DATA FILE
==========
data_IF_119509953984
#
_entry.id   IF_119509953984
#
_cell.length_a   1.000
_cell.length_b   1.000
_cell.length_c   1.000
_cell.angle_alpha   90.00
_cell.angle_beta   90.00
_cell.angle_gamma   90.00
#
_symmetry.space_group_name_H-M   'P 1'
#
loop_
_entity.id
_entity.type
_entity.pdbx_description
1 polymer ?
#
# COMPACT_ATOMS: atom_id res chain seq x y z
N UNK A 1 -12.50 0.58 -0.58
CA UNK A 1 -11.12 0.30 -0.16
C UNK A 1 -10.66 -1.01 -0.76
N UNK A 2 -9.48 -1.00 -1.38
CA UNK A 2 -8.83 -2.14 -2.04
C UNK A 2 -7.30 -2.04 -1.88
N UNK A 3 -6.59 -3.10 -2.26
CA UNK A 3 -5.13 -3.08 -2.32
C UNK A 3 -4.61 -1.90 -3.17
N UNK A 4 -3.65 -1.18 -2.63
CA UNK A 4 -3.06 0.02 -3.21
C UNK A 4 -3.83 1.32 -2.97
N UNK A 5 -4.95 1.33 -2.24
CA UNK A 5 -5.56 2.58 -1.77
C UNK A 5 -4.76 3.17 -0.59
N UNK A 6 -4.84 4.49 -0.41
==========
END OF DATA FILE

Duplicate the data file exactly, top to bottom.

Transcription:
data_IF_119509953984
#
_entry.id   IF_119509953984
#
_cell.length_a   1.000
_cell.length_b   1.000
_cell.length_c   1.000
_cell.angle_alpha   90.00
_cell.angle_beta   90.00
_cell.angle_gamma   90.00
#
_symmetry.space_group_name_H-M   'P 1'
#
loop_
_entity.id
_entity.type
_entity.pdbx_description
1 polymer ?
#
# COMPACT_ATOMS: atom_id res chain seq x y z
N UNK A 1 -12.50 0.58 -0.58
CA UNK A 1 -11.12 0.30 -0.16
C UNK A 1 -10.66 -1.01 -0.76
N UNK A 2 -9.48 -1.00 -1.38
CA UNK A 2 -8.83 -2.14 -2.04
C UNK A 2 -7.30 -2.04 -1.88
N UNK A 3 -6.59 -3.10 -2.26
CA UNK A 3 -5.13 -3.08 -2.32
C UNK A 3 -4.61 -1.90 -3.17
N UNK A 4 -3.65 -1.18 -2.63
CA UNK A 4 -3.06 0.02 -3.21
C UNK A 4 -3.83 1.32 -2.97
N UNK A 5 -4.95 1.33 -2.24
CA UNK A 5 -5.56 2.58 -1.77
C UNK A 5 -4.76 3.17 -0.59
N UNK A 6 -4.84 4.49 -0.41